Denmark: Rage Over Cartoons Perplexes Denmark; Reaction To Drawings Of Muhammad Forces The Nation To Examine Its Self-Image Of Tolerance.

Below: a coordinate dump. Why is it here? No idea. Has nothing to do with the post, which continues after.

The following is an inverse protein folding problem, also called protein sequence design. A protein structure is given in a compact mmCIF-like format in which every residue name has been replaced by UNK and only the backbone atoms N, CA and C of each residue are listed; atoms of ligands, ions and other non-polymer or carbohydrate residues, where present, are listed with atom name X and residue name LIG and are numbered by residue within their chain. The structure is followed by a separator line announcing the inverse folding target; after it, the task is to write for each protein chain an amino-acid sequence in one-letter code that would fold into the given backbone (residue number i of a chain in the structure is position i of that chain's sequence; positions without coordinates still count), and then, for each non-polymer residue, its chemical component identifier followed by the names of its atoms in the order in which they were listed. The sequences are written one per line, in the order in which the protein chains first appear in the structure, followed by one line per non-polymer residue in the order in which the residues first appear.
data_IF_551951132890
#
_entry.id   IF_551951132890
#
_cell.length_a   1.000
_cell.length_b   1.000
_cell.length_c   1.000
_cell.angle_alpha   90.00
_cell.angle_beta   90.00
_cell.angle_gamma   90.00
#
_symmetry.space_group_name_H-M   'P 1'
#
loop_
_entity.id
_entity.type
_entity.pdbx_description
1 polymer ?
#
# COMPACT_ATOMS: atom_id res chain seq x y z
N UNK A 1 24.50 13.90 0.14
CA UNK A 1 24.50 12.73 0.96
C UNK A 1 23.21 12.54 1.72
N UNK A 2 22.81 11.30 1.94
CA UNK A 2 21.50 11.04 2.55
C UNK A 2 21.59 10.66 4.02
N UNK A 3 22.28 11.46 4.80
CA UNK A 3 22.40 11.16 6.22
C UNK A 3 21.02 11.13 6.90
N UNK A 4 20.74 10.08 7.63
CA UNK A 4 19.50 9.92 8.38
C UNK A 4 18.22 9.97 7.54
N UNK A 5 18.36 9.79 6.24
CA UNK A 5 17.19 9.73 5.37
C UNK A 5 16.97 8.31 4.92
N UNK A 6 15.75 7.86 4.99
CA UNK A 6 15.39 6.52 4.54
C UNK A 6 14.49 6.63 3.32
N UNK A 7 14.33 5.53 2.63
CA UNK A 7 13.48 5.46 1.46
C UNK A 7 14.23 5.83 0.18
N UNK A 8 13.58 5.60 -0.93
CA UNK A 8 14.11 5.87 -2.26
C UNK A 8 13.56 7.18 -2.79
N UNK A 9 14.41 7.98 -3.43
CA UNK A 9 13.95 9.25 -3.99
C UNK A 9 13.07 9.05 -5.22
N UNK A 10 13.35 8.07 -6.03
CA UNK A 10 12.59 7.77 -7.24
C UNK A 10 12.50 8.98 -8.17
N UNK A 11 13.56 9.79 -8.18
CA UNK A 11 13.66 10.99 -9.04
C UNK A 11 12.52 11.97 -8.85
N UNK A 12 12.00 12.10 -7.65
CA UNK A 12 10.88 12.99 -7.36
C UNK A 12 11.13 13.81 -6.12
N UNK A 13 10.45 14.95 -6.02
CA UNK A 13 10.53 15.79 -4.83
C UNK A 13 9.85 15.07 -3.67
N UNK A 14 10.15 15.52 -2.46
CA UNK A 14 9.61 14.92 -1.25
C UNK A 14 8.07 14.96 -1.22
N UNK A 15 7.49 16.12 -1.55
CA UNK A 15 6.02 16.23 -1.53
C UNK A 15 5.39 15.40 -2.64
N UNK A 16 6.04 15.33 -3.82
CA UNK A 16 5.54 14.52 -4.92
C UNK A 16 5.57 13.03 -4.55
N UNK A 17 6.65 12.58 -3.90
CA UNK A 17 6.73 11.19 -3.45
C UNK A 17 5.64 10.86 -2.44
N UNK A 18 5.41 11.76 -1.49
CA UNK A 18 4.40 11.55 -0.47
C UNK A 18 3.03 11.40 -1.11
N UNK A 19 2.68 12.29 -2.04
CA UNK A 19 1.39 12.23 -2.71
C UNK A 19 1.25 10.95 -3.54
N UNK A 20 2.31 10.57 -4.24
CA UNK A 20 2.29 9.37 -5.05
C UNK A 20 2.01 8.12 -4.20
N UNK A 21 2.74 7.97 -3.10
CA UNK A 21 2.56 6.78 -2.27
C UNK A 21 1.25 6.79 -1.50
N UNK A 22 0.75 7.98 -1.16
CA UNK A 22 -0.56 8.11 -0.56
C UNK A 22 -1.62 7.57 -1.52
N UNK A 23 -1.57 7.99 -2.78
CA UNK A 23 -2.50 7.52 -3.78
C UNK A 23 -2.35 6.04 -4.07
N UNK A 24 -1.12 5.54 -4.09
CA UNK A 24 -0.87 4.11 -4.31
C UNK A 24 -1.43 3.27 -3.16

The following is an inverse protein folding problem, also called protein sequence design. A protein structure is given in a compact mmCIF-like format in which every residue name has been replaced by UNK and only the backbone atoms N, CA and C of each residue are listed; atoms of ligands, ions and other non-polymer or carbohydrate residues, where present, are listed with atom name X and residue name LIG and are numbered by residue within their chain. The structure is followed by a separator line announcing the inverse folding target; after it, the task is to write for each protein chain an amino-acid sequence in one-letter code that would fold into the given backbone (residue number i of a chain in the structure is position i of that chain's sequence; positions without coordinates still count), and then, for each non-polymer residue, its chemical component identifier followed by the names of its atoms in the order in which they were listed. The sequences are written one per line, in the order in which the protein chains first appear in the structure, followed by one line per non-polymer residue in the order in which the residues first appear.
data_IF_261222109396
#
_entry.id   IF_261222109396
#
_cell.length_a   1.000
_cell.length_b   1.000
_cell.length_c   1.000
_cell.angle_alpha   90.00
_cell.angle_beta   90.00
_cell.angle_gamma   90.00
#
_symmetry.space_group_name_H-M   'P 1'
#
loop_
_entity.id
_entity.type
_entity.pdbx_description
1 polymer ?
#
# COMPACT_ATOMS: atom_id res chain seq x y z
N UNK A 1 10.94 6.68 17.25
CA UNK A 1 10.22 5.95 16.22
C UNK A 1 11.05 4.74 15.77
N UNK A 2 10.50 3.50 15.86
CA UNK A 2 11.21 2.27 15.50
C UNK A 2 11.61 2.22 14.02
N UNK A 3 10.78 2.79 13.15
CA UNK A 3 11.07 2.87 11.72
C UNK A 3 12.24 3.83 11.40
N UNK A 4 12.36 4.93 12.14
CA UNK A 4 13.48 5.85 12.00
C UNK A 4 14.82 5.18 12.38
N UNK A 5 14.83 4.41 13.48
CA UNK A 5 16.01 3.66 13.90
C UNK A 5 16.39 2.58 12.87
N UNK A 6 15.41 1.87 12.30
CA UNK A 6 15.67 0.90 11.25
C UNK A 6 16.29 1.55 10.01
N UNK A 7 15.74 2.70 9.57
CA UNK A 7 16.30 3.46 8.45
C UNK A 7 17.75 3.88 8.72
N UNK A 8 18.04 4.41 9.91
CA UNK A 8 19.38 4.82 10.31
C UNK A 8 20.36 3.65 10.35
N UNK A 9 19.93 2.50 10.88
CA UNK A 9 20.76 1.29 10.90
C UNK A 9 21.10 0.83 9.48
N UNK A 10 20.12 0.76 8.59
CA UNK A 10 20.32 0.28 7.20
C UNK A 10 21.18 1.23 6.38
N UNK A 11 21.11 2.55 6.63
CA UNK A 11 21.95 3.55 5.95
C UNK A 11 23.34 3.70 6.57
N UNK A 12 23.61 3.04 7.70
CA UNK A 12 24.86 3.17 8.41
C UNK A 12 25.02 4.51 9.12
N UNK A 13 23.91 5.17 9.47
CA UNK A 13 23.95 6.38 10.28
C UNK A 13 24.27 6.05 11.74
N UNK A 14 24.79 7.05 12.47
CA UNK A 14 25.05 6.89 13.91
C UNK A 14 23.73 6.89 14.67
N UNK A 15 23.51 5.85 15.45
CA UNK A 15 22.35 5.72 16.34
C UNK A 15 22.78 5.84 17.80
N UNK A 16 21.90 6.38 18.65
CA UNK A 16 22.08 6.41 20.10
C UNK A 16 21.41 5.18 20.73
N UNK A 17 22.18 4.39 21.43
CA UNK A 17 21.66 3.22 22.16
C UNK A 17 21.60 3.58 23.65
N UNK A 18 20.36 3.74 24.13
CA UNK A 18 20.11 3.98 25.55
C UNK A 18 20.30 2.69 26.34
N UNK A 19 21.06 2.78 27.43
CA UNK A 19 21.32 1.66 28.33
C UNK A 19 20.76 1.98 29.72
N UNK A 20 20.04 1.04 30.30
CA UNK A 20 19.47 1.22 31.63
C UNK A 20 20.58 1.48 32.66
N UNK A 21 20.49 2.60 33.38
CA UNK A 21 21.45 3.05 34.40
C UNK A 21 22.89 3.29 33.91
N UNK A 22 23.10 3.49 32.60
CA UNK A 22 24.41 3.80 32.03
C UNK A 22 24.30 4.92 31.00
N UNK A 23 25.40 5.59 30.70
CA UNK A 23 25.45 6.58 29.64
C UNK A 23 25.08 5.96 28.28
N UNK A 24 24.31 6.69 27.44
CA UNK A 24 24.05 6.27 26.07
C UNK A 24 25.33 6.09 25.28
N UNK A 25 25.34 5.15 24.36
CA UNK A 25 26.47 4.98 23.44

By Jeffrey Fleishman COPENHAGEN – This diminutive nation with an offbeat sense of humor and a strong self-image of cultural tolerance is not accustomed to having its flag burned, embassies stormed and coat of arms pelted with eggs. But Denmark has become a target for the Muslim world’s outrage at cartoons lampooning the prophet Muhammad. The scope and intensity of the violence ignited by the caricatures, first printed in September by the country’s right-leaning Jyllands-Posten newspaper and reprinted more recently in other Western publications, have left this country bewildered. “A lot of Danes have problems understanding what is going on and why people in those countries reacted this way,” said Morton Rixen, a philosophy student, looking out his window at a city awhirl in angst and snow. “We’re used to seeing American flags and pictures of George Bush being burned, but we’ve always seen ourselves as a more tolerant nation. We’re in shock to now be in the center of this.” On Wednesday, four people were killed and at least 20 wounded in a fresh round of protests in southern Afghanistan, and demonstrators in the West Bank city of Hebron attacked the offices of international observers, forcing their evacuation. President Bush spoke out about the protest for the first time, saying, “We reject violence as a way to express discontent with what may be printed in a free press.” Danes suspect that the furor over the cartoons has been co-opted by the wider anti-Western agenda of Middle East extremism. Yet they believe the media images of fury over the drawings have cracked the veneer of their nation and exacerbated a debate about immigration, freedom of expression, religious tolerance and a vaunted perception of racial harmony often disputed by immigrants. Denmark is a small portrait of Europe’s struggle to integrate a Muslim population that has doubled since the late-1980s and dotted the continent with head scarves and back-alley mosques. The cartoons were sketched in an atmosphere of rising Muslim discontent, a surge in strength for the anti-immigration Danish People’s Party, a commitment to keeping Danish troops in Iraq and the arrests here of suspected militants with reported ties to Al Qaeda. Some worry that anti-immigrant political parties are exploiting the burning of Danish embassies in Lebanon, Syria and Iran to promote a xenophobic agenda. “Racism is suddenly popping up in this country,” said Merete Ronnow, a nurse who worked in Danish relief efforts in Lebanon and Afghanistan. “I’m stunned by this. It’s like now Danes can express exactly what they feel. My colleagues are saying, ‘Look, this is how a Muslim acts. This is what a Muslim does.’ ” Recent polls reveal a country of torn emotions and doubt. The Danish People’s Party has gained 3 percentage points, but so has its nemesis, the Radical Left Party. A newspaper headline this week blamed President Bush and British Prime Minister Tony Blair for not supporting Denmark through the ordeal. And nearly 80% of Danes believe a terrorist attack looms. “I don’t know what to do. It’s amazing to see the Danish flag being burned,” said Michael Hansen, an engineer. “It’s not fear, it’s more anxiety. There have been terror attacks in the U.S., Spain and in Britain. We are the logical fourth. If they forgot about us, they’ve remembered now.” Hansen’s roommate, Martin Yhlen, said: “The whole cartoon thing was a ridiculous provocation. The newspaper knew before they published it that people would be extremely upset. You do have freedom of speech, but with that comes a moral obligation. It doesn’t benefit integration in Europe. It widens the divide.” Even Danish Prime Minister Anders Fogh Rasmussen seems baffled. “We’re seeing ourselves characterized as intolerant people or as enemies of Islam as a religion. That picture is false,” he said Tuesday during a news conference. “We’re facing a growing global crisis that has the potential to escalate beyond the control of governments and other authorities,” he said. “Extremists and radicals who seek a clash of cultures are spreading it.” […]